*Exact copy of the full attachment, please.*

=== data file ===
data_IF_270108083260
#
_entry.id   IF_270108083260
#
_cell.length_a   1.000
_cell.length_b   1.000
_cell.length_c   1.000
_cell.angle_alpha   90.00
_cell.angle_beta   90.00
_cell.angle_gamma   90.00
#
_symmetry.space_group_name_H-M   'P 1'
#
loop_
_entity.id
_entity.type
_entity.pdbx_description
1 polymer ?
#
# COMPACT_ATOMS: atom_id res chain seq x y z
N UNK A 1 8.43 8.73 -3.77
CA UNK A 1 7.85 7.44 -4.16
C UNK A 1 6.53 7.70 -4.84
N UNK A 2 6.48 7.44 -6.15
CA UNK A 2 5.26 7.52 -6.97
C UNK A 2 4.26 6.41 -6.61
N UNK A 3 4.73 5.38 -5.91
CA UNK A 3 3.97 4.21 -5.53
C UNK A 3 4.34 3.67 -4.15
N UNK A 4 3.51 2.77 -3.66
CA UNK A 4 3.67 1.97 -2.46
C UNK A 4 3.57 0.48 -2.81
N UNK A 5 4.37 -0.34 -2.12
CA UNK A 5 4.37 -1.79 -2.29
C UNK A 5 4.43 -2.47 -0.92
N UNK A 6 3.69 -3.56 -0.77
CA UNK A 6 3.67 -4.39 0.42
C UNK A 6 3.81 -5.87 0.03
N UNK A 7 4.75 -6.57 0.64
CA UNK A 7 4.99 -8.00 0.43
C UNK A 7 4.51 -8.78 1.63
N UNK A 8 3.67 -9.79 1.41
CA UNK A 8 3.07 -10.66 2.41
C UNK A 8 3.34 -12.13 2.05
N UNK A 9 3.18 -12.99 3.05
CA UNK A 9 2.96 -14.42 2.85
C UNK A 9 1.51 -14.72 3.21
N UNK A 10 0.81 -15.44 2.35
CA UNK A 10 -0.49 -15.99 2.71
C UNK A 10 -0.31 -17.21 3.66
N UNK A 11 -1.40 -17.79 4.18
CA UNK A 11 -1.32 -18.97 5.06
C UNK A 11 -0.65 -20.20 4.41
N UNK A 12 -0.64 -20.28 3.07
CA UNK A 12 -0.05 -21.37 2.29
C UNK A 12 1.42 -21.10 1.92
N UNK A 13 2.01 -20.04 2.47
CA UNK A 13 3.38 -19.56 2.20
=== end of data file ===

data_IF_270108083260
#
_entry.id   IF_270108083260
#
_cell.length_a   1.000
_cell.length_b   1.000
_cell.length_c   1.000
_cell.angle_alpha   90.00
_cell.angle_beta   90.00
_cell.angle_gamma   90.00
#
_symmetry.space_group_name_H-M   'P 1'
#
loop_
_entity.id
_entity.type
_entity.pdbx_description
1 polymer ?
#
# COMPACT_ATOMS: atom_id res chain seq x y z
N UNK A 1 8.43 8.73 -3.77
CA UNK A 1 7.85 7.44 -4.16
C UNK A 1 6.53 7.70 -4.84
N UNK A 2 6.48 7.44 -6.15
CA UNK A 2 5.26 7.52 -6.97
C UNK A 2 4.26 6.41 -6.61
N UNK A 3 4.73 5.38 -5.91
CA UNK A 3 3.97 4.21 -5.53
C UNK A 3 4.34 3.67 -4.15
N UNK A 4 3.51 2.77 -3.66
CA UNK A 4 3.67 1.97 -2.46
C UNK A 4 3.57 0.48 -2.81
N UNK A 5 4.37 -0.34 -2.12
CA UNK A 5 4.37 -1.79 -2.29
C UNK A 5 4.43 -2.47 -0.92
N UNK A 6 3.69 -3.56 -0.77
CA UNK A 6 3.67 -4.39 0.42
C UNK A 6 3.81 -5.87 0.03
N UNK A 7 4.75 -6.57 0.64
CA UNK A 7 4.99 -8.00 0.43
C UNK A 7 4.51 -8.78 1.63
N UNK A 8 3.67 -9.79 1.41
CA UNK A 8 3.07 -10.66 2.41
C UNK A 8 3.34 -12.13 2.05
N UNK A 9 3.18 -12.99 3.05
CA UNK A 9 2.96 -14.42 2.85
C UNK A 9 1.51 -14.72 3.21
N UNK A 10 0.81 -15.44 2.35
CA UNK A 10 -0.49 -15.99 2.71
C UNK A 10 -0.31 -17.21 3.66
N UNK A 11 -1.40 -17.79 4.18
CA UNK A 11 -1.32 -18.97 5.06
C UNK A 11 -0.65 -20.20 4.41
N UNK A 12 -0.64 -20.28 3.07
CA UNK A 12 -0.05 -21.37 2.29
C UNK A 12 1.42 -21.10 1.92
N UNK A 13 2.01 -20.04 2.47
CA UNK A 13 3.38 -19.56 2.20